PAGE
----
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CARPETING, SELECTION & INSTALLATION
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ELDERLY & VETERANS HOME SAFETY
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NOISE CONTROL for FLOORS
ROT RESISTANT LUMBER
SAFETY HAZARDS & INSPECTIONS
SAFETY: Elderly & Veterans Home Safety
SAFETY for ELECTRICAL INSPECTORS
SOUND CONTROL in buildings
Splits in Structural Wood Beams
STAIRS, RAILINGS, LANDINGS, RAMPS
WOOD FLOOR DAMAGE
Exterior stairway construction details & suggestions for safe stairways: this document provides building photographs, and examples of defects found in inspecting indoor or outdoor stairs, railings, landings, treads, and related conditions for safety and proper construction. We include references to articles cataloging the causes of stair slips, trips, and falls and to building code specification details for proper stair, landing, balcony and railing construction.
Green links show where you are. © Copyright 2013 InspectAPedia.com, All Rights Reserved. Author Daniel Friedman.
A stair inspection checklist provided in this document outlines information to collect during a field investigation of the condition of an interior or exterior stairway for safety defects. Having investigated cases of severe injury related to falls and railing collapses we developed this field data collection checklist
While in general the building code specifications for exterior stairs, landings, and railings are the same as for indoor star is, we often see special trip hazards at exterior stairs and walks, conditions that do not occur indoors, and details which may escape some building inspectors.
When we encounter steps and a deck such as the version shown in our photo (above left) we are confident that the construction was done without the benefit of building permits and code approvals, is unsafe, and may harbor other hidden structural or safety hazards.
And some stair design requirements, such as stair treads that will not hold water, naturally pertain principally to outdoor stairways. We add some more subtle warnings about outdoor stairs and stair construction, and tips or tricks of carpentry and masonry to avoid problems with stairs.
Construction Requirements for Safe Outdoor Steps, Stairs, Railings, Newell Posts
Exterior Stairs - Incomplete, Unsafe, Missing Guardrails
Frequently Asked Questions (FAQs) About Exterior Stair & Railing construction, inspection, safety, repair
Question: safety & design questions for sloped, pitched, & narrow exterior masonry steps
My mother is elderly and is moving from her home to a co-op building. Her unit is on the first floor and her patio is served by an outdoor staircase made of flagstone steps. There is a steep incline to the steps, and they seem to be too narrow for the incline. We have asked the board of the co-op if we can widen each step from their current width of 23 1/2 inches to 30 inches.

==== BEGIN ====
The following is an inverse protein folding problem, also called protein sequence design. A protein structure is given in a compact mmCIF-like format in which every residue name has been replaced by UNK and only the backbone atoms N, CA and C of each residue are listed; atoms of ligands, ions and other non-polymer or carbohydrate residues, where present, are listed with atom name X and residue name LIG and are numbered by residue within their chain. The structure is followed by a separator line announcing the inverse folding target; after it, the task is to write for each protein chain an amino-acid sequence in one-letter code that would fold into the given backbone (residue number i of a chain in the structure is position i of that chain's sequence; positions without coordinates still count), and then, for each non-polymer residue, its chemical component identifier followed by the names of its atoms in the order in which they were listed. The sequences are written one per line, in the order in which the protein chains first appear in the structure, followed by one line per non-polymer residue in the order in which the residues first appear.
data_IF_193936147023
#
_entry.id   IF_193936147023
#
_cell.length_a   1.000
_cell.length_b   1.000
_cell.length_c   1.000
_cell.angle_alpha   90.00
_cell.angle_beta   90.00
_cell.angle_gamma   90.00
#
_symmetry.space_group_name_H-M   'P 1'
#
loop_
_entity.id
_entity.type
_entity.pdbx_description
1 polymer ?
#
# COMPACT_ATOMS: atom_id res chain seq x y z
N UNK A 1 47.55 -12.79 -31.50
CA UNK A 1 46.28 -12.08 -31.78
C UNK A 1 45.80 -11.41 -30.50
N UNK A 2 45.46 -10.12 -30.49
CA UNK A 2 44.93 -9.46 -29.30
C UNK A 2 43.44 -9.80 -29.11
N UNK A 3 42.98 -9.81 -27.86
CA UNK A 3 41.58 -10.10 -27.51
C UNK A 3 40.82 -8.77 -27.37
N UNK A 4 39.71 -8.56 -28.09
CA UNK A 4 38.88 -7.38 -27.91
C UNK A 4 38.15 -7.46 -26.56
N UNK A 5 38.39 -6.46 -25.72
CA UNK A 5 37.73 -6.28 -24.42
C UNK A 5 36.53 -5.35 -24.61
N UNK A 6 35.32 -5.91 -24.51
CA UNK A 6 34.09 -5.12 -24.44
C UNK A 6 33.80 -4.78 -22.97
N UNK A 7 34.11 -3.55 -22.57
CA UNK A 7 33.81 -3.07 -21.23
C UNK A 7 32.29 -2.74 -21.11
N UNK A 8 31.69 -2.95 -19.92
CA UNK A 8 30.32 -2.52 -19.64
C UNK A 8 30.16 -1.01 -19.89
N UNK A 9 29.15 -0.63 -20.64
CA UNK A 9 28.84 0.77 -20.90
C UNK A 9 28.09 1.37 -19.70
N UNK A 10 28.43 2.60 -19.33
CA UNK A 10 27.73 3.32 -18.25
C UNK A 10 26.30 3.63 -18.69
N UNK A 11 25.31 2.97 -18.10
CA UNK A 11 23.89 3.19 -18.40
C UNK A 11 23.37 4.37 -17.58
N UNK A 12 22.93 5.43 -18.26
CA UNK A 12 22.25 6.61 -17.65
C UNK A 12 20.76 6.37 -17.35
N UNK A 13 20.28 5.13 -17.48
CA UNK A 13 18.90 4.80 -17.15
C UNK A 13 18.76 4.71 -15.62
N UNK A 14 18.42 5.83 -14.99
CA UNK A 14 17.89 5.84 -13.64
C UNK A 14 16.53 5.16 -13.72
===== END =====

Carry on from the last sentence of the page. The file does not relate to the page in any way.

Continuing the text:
The board is opposing our request to widen the steps on aesthetic grounds, and not considering my mother's safety.
They are allowing us to rebuild the staircase, as it was poorly built to begin with.
Is there a way to determine what the proper width of each flagstone should be (side to side) based on the incline of the staircase? What I would like to do if possible is to show the board from a mathematical standpoint what the proper width of the steps (from side to side) should be in relation to the steepness of the incline.
If I can't appeal to them on ethical or moral grounds, maybe I can convince them that it's the proper thing to do based on the incline to create a safe staircase for my mother.
I have attached some photos below for reference, however they really don't show how steep the steps actually are when you try to climb them especially when they're wet or icy or have snow on them.
A wider step from side to side would definitely make one feel more confident negotiating the steps up and down.
I appreciate any technical input or knowledge you can provide that would help me with my request to the board.
Thank you. P.O. 11/10/2012
From your photos, two of which we include above, I see a trip hazard where someone routes a garden hose across a stair tread - the hose can easily wind up in the walking path and is a serious trip hazard for anyone, young or elderly.
Recommended stairway width for an exterior stair
In a companion article STAIR DIMENSIONS, WIDTH, HEIGHT you can read standard stair measurements. There you'll find that the stairs you describe are more narrow in width than recommended.
You will want to involve the local building code officials in the jurisdiction where your mom's stairs are located. But we point out that in general, the minimum recommended stair width is between 34" and 36" Across the width of the tread.
The stairs you describe are a less than the minimum recommended width, and in my OPINION we should do all feasible to make stairs safe and navigable particularly where their users are known to include people at extra risk of falling injuries.
Recommended pitch for drainage on exterior stairs
In a second companion article STEP TREAD DIMENSIONS you will see that although it makes perfect sense to provide a slight slope to exterior stair treads so that they will drain, the slope must be very slight, not more than 1 inch of rise in 48" of run. The "incline" of the stairway - a consideration in your original question - does not determine the recommended stairway width. But indeed if the steps are too pitched (say for aggressive drainage) that excessive pitch is itself a trip and fall hazard.
Other things to check for exterior stair & walkway safety